Shortened Add/Drop Period Harmful to Academics
By The Executive Board
Though we at The Student seem to harp on this every single semester, add/drop is a time of considerable distress, and the shortened duration has done nothing but exacerbate these anxieties. From clogging student and advisor schedules to creating unnecessary stress, add/drop becomes a double-edged sword for most students, particularly given the rise in student body population.

Inviting annual controversy due to its disparate effects on professors and students, who have competing interests, add/drop becomes an annoyance for both as professors wish daily for a complete class list and students frantically search for four classes that fit their schedule and suit their interests. Professors advocate for the shortest possible duration of this time of flux, when it is difficult for them to solidify their class plans or even learn the names of their ever-changing students. On the other hand, students’ academic needs are best met by such a period in which they have the freedom to identify the classes in which they can flourish as scholars. With such a limited number of classes in an Amherst student’s career, it is vital to ascertain that a particular professor, class roster, topic and syllabus will work in a given semester. A shortened add/drop period hampers students’ ability to explore the plethora of options available each semester before committing. It can take two or more sessions to get a true idea of the nature of a course, especially given the fact that the first session is usually squandered on name games and needless recitation of the syllabus that the perfectly literate population of the College should presumably have read before deciding to the attend the course.

Moreover, with the increase in student body population, more students have been kicked out of classes and roam about the campus searching for a fourth class to complete their schedule. Not only does this clog up classes unnecessarily and put extra pressure on students, it also puts both students and professors at a disadvantage because more students are taking classes that were not their first choice and are merely there as a placeholder to satisfy their advisor and the Registrar.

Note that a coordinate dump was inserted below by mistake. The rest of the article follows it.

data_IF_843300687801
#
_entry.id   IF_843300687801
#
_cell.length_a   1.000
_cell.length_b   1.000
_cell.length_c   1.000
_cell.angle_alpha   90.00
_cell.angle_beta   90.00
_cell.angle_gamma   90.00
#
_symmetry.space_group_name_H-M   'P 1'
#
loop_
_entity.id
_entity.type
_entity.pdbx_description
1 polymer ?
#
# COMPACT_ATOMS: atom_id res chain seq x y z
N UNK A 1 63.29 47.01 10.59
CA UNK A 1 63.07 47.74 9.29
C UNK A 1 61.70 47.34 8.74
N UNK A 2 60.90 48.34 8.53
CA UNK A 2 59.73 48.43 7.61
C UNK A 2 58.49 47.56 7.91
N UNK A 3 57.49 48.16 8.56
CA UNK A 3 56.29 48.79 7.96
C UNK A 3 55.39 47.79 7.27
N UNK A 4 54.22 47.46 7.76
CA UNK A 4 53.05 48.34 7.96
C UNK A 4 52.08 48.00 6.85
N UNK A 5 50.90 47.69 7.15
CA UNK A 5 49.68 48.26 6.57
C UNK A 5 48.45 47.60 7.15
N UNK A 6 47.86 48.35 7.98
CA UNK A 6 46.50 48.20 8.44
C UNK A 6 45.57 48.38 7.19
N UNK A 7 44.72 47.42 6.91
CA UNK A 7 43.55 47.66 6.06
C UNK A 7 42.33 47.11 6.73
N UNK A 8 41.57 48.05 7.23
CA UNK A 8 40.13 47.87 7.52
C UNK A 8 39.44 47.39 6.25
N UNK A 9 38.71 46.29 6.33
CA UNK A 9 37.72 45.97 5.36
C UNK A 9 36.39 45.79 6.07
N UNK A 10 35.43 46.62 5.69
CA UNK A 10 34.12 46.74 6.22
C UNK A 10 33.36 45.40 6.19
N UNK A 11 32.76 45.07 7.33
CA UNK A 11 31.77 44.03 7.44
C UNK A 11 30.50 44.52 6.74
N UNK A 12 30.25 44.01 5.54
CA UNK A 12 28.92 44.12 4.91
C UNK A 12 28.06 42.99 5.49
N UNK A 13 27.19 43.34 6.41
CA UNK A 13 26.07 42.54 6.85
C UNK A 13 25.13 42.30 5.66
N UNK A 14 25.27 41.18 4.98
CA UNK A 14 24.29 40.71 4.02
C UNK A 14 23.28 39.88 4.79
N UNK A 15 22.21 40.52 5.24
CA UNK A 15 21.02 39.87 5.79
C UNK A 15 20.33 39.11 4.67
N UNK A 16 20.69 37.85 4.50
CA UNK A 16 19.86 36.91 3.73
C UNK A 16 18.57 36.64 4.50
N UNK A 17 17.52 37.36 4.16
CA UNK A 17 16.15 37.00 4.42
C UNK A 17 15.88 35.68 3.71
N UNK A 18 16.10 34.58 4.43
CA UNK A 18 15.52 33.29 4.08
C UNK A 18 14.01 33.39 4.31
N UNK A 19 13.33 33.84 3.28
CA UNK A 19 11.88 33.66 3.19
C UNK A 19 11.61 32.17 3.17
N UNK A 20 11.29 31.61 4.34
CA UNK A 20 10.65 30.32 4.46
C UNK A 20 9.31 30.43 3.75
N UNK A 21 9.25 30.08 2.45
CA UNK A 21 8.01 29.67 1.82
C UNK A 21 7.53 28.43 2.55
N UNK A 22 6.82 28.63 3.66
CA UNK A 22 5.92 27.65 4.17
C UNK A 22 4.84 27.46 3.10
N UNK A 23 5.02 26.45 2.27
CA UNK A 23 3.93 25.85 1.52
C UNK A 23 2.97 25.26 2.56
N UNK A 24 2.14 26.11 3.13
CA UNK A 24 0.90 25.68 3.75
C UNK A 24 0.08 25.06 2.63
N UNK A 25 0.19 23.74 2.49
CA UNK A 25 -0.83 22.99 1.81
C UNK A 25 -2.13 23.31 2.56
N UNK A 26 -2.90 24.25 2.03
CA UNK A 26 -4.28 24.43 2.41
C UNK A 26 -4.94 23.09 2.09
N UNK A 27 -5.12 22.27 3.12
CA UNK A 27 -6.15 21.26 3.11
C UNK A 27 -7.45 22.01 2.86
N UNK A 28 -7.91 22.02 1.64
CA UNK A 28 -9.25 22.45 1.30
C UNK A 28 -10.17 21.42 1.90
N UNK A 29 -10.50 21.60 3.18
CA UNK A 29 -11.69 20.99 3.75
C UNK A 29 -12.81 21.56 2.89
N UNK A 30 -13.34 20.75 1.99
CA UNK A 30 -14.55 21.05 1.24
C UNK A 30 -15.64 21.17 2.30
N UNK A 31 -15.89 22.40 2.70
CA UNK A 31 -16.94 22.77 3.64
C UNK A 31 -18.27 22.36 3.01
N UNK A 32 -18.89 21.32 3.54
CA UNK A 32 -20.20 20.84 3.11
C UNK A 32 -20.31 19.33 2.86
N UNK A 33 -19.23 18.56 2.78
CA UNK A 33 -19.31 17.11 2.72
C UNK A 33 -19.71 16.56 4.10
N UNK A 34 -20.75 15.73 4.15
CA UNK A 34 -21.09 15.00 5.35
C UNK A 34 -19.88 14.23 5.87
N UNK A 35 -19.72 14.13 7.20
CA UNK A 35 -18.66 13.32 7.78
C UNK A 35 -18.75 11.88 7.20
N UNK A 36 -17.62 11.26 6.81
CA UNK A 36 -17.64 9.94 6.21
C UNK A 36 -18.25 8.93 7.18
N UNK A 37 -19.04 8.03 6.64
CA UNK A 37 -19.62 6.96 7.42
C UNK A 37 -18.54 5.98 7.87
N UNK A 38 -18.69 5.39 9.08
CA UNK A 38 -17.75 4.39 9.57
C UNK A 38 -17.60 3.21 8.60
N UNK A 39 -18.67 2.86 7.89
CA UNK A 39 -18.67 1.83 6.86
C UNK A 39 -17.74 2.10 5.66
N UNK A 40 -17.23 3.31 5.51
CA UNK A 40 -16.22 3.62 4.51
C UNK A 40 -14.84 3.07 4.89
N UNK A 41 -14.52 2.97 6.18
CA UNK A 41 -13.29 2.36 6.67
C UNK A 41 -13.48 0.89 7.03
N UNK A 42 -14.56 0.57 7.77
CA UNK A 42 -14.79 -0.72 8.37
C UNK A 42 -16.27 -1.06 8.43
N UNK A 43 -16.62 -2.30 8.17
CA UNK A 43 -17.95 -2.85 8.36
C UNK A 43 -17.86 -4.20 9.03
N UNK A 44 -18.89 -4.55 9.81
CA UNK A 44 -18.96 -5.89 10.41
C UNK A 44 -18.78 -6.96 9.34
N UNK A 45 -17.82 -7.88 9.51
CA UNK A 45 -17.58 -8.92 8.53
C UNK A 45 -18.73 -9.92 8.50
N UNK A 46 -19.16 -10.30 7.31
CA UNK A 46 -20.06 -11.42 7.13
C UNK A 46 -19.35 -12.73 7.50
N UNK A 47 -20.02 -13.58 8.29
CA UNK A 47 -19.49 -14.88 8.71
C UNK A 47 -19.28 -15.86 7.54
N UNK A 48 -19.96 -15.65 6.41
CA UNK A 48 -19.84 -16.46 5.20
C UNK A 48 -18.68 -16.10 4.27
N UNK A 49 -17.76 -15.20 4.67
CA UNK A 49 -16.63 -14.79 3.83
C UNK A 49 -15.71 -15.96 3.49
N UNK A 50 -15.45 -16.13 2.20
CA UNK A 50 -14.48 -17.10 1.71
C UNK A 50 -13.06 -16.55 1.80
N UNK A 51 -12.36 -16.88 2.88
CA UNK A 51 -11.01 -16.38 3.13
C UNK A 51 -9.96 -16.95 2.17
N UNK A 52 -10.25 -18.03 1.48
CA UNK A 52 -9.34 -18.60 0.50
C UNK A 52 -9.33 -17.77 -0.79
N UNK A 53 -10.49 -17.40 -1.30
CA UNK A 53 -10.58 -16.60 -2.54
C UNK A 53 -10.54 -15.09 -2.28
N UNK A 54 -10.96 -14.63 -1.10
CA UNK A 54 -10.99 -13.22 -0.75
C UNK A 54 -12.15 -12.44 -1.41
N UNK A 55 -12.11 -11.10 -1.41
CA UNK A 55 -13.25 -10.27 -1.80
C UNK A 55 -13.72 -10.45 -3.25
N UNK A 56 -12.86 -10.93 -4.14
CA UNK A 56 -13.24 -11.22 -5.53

These advisors themselves also suffer from the shorter add/drop period as it limits their ability to provide useful advice, and in some cases, even to sign a form, given the time constraints. With so many students to counsel and forms to sign in just a few days time — particularly since most students cannot decide their final class list until the last two days of add/drop — advisors end up repeating the same advice and information to students, with more lined up at the door.

Amherst has prided itself on its open curriculum and emphasis on freedom and choice, but this system only works if every student truly wants to be there and has made a reasoned judgment about whether the class is the right place for him or her. Those who have the misfortune of signing up for a Wednesday-only seminar only to find that the first time they will be able to attend this class is the very last day of add-drop, leaving little to no time to adjust their schedules, are put in a particularly precarious position by the oddities posed by making the first Wednesday of classes a Monday.

While we applaud the concept of add/drop and understand the scheduling difficulties that Labor Day presents, a shortened add/drop period and the switching of Monday and Wednesday does no one a favor as we all try to navigate through the murky waters of the start of school. Thankfully, it will be over soon, and hopefully changes will be made so that next semester, we can complain about something else.

Issue 02, Submitted 2010-09-20 20:19:39